That timeline suggests that the United States has reached only the midpoint of what was once known as the global war on terrorism. Targeting lists that were regarded as finite emergency measures after the attacks of Sept. 11, 2001, are now fixtures of the national security apparatus. The rosters expand and contract with the pace of drone strikes but never go to zero.

Let Detroit Go Bankrupt

by Mitt Romney, op-ed in The New York Times on 11/18/2008

IF General Motors, Ford and Chrysler get the bailout that their chief executives asked for yesterday, you can kiss the American automotive industry goodbye. It won’t go overnight, but its demise will be virtually guaranteed.

Without that bailout, Detroit will need to drastically restructure itself. With it, the automakers will stay the course – the suicidal course of declining market shares, insurmountable labor and retiree burdens, technology atrophy, product inferiority and never-ending job losses. Detroit needs a turnaround, not a check.

What We Now Know

Saturday morning on Up with Chris Hayes, Up host, Chris Hayes discussed what we have learned this week with panel guests Amy Davidson, senior editor at the New Yorker; Goldie Taylor, contributor to Grio.com and MSNBC; Michael Hastings, contributing editor to Rollingstone; and Michael Moynihan, cultural news editor for Newsweek and the DailyBeast.

Romney: Uninsured? Head to the Emergency Room

Is BofA’s Foreclosure Review Really Independent? You Be the Judge

by Paul Kiel at Pro Publica

Late last year, the country’s bank regulators launched a massive program to evaluate millions of foreclosure cases and compensate homeowners who fell victim to the banks’ flawed or illegal practices. Regulators dubbed it the “Independent Foreclosure Review” to emphasize that the banks would not be making key decisions about loans they had made or serviced.

But a raft of evidence – internal Bank of America memos and emails obtained by ProPublica, interviews with two bank staff members who have worked on the review, and little-noticed documents released late last year by a federal banking regulator – throw the independence of the review into serious doubt. Together, they indicate that Bank of America – the financial giant with the largest number of homeowners eligible for the program – is performing much of the work itself.

Mitt Romney, On 60 Minutes, Cites Emergency Room As Health Care Option For Uninsured

by Amanda Terkel and Sam Stein at Huffington Post

Downplaying the need for the government to ensure that every person has health insurance, Mitt Romney on Sunday suggested that emergency room care suffices as a substitute for the uninsured. [..]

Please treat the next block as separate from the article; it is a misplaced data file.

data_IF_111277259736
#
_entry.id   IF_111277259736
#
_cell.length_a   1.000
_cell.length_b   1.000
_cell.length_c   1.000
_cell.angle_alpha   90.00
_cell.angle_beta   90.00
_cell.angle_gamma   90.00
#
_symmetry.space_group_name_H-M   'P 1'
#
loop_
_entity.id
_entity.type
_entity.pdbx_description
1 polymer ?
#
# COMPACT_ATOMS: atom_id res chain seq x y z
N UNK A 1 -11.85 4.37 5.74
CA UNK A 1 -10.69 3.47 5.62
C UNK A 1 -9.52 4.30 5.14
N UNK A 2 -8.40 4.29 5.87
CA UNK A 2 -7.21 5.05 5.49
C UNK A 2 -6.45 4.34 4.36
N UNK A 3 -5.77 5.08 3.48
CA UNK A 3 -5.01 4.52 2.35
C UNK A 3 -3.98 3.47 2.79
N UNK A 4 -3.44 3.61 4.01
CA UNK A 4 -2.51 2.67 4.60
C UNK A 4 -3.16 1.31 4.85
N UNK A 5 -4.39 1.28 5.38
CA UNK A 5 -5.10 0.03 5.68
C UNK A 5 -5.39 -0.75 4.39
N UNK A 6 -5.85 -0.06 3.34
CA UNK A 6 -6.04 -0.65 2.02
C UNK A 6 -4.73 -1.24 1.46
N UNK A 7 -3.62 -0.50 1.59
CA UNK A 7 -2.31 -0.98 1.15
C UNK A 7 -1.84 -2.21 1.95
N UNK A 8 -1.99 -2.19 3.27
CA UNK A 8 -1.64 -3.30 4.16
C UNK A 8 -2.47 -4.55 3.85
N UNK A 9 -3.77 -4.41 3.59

This constitutes a dramatic reversal in position for Romney, who passed a universal health care law in Massachusetts, in part, to eliminate the costs incurred when the uninsured show up in emergency rooms for care. Indeed, in both his book and in high-profile interviews during the campaign, Romney has touted his achievement in stamping out these inefficiencies while arguing that the same thing should be done at the national level.

Report Describes How Armstrong and His Team Eluded Doping Tests

by Ian Austen at The New York Times

An explanation emerged Wednesday, when the United States Anti-Doping Agency released its dossier on Armstrong, citing witness testimony, financial records and laboratory results. Armstrong was centrally involved in a sprawling, sophisticated doping program, the agency said, yet he employed both cunning and farcical methods to beat the sport’s drug-testing system.

The report also introduced new scientific evidence that the agency said suggested Armstrong was doping the last two times he competed in the Tour de France.

Mitt Romney’s Bain Made Millions On Big Tobacco In U.S., Russia

by Jason Cherkis and Zach Carter at Huffington Post

As the Soviet Union splintered in the early-1990s, Sushovan Ghosh packed his colleagues into a van and chugged across the collapsing nation, hitting depressed towns and famished cities, busted up factories and lonely kiosks. In each ragged destination, they stopped long enough to interview cigarette smokers.

Ghosh plied the citizenry with free cigarettes and, sometimes, McDonald’s hamburgers. [..]

Ghosh’s work for cigarette companies was chaotic, unbridled and, ultimately, deadly. To Mitt Romney and his colleagues at Bain & Co., it was a chance to rake in money. Ghosh said he reported directly to Romney, who was excited about the Russian market. “He was my boss,” Ghosh said.

What We Now Know

Saturday on Up with Chris Hayes, Up host Chris Hayes (@chrishayes) followed up on the”contentious exchange” he had with former New York City Mayor Rudolph Guiliani during this week’s presidential debate. After he joins panels Alexis Goldstein, (@alexisgoldstein) a former vice president at Merill Lynch and now an Occupy Wall Street activist; Dedrick Muhammad,Senior Economic Director at the NAACP; Joseph Stiglitz, Nobel Prize winning economist, a professor at Columbia University, and author of the book “The Price of Inequality: How Today’s Divided Society Endangers Our Future;” and Avik Roy, (@aviksaroy) a member of Mitt Romney’s Health Care Policy Advisory Group, Senior Fellow at The Manhattan Institute and author of “The Apothecary”, the Forbes blog on health care and social insurance reform; discussing what they have learned this week.

Tweet along with Up with Chris (@upwithchris) during the show by following #Uppers

Tell us what you have learned this week.

The Bubble Trap

Cross posted from The Stars Hollow Gazette

The Republican Bubble Trap

Republicans aren’t the only ones in a bubble, Democrats, too, are “getting high on their own supply.”

What are we cheering for?

by Matt Stoller

Don’t let the conventions distract you from the real lesson of 2012: America is becoming increasingly undemocratic